Santosh Sivan says it is the overwhelming desire to explore new territory that inspires his filmmaking and cinematography.

Santosh Sivan has the ability to paint pictures with his words. His recollections of various events from his life are all coloured with references to where they took place and what kind of light illuminated the surroundings. These anecdotes usually end with a line on what he learnt from the experience, slowly forming a larger mosaic of skills. He offers a little insight into the world through his eyes when he recalls tales from his childhood, describing his school in Thiruvananthapuram as “black and white” and his time in Haripad as an “explosion of colour” when referring to local festivities and Kathakali performances. One gets the impression he thinks in light and shadows.

Between cinematography, direction, writing, photography and the many other artistic pursuits he has, finding the essence of the man is a tall order. But without a doubt it is the way he perceives the world, as a tapestry of ever changing colours and opportunities; that stands out as a defining characteristic.

“When you are called a cinematographer, you are automatically identified as the mysterious figure behind the camera and nobody has any real idea about what you do,” he says. Santosh is of the opinion that visual language is something everyone learns even before they can read or write, but that ability to perceive is not enough. “It takes time to really appreciate what you see. The human being is the only animal with over 13 years as a pre-pubescent, that is the time we are given to explore, travel and discover,” he says.

And travel he did. With his father, young Santosh went to Wayanad, and found himself cursing the roads there, which the locals claimed were built by foreigners. This sparked his interest in cultural clashes, a phenomenon he explored much later in his 2007 film, Before The Rains. A trip to Arunachal Pradesh on a teaching gig inspired Story of Tiblu, while a dreary history lesson from his school days would one day translate to the big screen as Asoka, despite Santosh’s entire class getting bored with the king’s story when he stopped fighting wars.

His passion for all things visual, whether behind the camera or as the megaphone wielding director, has not diminished in the slightest over the years.

In fact his journey of imagery has taken him all the way back to its very roots, as his latest passion is recreating cave paintings. “On a visit to Olympia I was fascinated by the fantastic statues created all those years ago and started doing research on history, eventually leading to the question of why were early paintings painted in caves? Apparently early artists used the darkness as sensory depravation, a path to another world within the mind. This just goes to show that despite all the advances we have made, the way the creative mind works has not changed. The wiring is still the same,” he says.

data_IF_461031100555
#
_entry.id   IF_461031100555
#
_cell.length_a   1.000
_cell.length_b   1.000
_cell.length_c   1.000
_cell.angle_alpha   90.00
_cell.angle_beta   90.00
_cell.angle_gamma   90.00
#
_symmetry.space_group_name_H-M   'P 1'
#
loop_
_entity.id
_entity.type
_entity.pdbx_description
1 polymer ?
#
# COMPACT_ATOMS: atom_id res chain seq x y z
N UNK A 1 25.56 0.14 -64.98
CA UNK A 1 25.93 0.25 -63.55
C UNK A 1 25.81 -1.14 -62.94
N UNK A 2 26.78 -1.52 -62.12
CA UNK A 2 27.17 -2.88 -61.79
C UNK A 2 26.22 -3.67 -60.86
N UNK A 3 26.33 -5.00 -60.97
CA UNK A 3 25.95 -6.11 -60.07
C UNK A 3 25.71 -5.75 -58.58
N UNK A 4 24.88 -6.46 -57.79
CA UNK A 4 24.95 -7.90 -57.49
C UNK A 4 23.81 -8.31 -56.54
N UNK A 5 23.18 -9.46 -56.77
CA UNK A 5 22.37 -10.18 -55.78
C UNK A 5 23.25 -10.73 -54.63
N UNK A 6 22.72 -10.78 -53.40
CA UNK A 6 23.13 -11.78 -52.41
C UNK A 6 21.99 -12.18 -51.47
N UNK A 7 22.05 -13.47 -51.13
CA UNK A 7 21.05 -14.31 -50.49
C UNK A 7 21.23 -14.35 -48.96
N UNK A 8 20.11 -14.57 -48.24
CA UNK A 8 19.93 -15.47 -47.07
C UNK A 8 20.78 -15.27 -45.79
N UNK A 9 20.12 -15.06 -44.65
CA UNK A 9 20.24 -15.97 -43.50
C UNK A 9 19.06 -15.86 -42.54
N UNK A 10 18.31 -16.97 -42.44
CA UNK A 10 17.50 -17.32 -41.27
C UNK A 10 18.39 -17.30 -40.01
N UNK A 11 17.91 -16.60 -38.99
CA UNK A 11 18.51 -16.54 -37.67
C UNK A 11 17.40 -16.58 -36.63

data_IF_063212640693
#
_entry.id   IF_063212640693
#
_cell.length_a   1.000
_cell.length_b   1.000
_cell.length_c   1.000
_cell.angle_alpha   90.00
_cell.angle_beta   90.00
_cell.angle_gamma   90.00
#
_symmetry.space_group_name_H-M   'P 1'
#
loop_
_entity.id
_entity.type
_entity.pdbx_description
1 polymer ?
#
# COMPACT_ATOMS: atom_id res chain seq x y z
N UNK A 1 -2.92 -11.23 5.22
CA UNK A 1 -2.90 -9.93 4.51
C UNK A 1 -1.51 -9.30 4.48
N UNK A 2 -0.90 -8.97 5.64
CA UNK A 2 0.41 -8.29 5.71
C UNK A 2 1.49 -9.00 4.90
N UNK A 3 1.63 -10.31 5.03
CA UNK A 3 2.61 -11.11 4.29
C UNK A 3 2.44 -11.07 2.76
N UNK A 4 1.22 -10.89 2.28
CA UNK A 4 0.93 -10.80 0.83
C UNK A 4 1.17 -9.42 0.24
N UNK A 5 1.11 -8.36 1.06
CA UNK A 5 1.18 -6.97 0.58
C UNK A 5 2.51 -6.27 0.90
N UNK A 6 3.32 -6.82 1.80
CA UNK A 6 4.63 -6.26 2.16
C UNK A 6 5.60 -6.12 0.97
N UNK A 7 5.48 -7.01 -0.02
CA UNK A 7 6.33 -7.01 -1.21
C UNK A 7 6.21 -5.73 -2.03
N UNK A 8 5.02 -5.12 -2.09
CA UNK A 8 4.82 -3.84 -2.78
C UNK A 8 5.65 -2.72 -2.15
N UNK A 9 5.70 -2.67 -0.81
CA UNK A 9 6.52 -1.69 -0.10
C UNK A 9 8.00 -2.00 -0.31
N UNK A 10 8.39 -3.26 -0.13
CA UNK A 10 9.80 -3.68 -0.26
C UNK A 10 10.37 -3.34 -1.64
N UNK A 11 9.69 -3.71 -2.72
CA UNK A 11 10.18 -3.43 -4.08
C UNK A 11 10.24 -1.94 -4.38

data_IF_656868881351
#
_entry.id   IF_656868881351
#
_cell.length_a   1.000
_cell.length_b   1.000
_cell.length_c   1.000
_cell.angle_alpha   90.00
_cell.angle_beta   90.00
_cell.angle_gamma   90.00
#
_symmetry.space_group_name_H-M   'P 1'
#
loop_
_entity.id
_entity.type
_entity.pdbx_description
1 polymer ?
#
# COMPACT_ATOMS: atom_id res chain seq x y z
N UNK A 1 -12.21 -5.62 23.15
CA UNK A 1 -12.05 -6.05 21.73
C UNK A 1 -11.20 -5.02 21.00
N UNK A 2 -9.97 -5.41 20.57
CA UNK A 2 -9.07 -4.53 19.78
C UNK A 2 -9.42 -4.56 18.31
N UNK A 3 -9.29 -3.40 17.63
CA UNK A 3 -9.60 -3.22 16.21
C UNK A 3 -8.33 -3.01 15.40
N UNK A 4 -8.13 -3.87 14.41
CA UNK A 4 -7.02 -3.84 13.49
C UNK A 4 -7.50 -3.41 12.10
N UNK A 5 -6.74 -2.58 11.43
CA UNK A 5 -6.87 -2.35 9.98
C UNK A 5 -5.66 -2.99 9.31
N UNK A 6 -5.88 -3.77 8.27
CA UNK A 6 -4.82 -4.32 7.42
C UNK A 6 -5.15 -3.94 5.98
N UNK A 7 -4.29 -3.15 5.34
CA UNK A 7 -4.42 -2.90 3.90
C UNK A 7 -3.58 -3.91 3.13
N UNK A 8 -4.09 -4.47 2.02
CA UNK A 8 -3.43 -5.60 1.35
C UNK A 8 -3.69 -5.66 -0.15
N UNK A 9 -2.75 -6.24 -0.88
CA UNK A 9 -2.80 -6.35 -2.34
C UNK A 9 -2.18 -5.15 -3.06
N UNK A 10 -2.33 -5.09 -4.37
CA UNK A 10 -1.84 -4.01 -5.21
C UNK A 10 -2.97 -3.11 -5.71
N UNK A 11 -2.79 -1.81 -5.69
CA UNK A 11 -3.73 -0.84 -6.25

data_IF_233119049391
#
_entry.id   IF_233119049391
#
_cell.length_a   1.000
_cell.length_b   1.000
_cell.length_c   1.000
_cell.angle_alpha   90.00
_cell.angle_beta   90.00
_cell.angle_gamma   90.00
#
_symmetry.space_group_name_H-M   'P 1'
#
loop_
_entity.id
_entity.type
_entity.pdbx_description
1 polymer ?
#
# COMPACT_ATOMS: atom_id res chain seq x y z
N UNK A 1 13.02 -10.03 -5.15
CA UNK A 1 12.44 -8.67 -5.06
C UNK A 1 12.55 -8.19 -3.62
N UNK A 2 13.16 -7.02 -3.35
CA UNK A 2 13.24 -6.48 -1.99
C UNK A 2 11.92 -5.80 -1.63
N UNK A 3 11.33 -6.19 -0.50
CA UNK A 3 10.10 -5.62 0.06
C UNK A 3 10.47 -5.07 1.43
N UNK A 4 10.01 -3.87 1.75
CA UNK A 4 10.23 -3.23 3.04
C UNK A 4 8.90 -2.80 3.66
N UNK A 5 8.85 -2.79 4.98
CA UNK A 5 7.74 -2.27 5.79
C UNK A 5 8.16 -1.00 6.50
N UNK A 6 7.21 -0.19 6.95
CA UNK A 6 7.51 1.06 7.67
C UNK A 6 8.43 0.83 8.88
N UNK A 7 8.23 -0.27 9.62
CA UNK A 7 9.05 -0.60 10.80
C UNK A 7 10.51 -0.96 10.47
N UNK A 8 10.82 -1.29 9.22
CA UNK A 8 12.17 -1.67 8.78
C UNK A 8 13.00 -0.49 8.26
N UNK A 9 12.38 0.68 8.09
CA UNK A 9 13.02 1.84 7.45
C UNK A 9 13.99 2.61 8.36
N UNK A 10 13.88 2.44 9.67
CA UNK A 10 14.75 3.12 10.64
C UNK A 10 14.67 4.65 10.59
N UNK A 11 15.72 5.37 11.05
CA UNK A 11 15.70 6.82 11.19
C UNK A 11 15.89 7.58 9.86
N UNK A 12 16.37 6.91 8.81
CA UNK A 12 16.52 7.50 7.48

This overwhelming passion to experience new things is what drives him onward. His first love is making movies and capturing extraordinary frames on film, and there are many genres he enjoys dabbling in.

Santosh says he is often asked to comment on ‘new generation’ Malayalam cinema, a task he finds difficult because he considers it a broad category, and as a natural change in filmmaking.

“We always have periods of transition, there was a time when all our movies were romantic, then they were all family dramas and there was even a time when we were known for making only raunchy movies! This is what the audiences want now, and change is always a good thing. But it is surprising that movies still manage to be entertaining, because now news channels are the best form of entertainment, and they keep updating so fast no one knows what will happen next!” he says lightly as he signs off.

Lost in Ceylon

Santosh is now working on a project titled Ceylon (Inam in Tamil), which is eagerly awaited following the release of a teaser poster. “It’s a very exciting project, and though the tone seems serious, it is infused with dark humour. The film examines the lives of orphans in an orphanage run by a woman who has lost her children in war torn Sri Lanka, making them a family of individuals with no families” he says.

Those memorable frames

Santosh goes on to talk about the hardships and rewards of his line of work. “Making a film, though easier nowadays than in the past, is still a demanding task. When audiences appreciate the snows of Kashmir in Roja and the fury of flowing rivers and waterfalls in Raavan, they do not realise the effort it takes to brave those conditions and take those shots. This is why each movie should be a dedication to something, something that gives you the strength to face anything that comes your way and see it through. But that does not mean it is not worth it, as there is great fun to be had. For example, I consider ‘Chaiyya Chaiyya’ to be a celebration of a first train ride, and shooting sequences like that is amazing fun,” he says.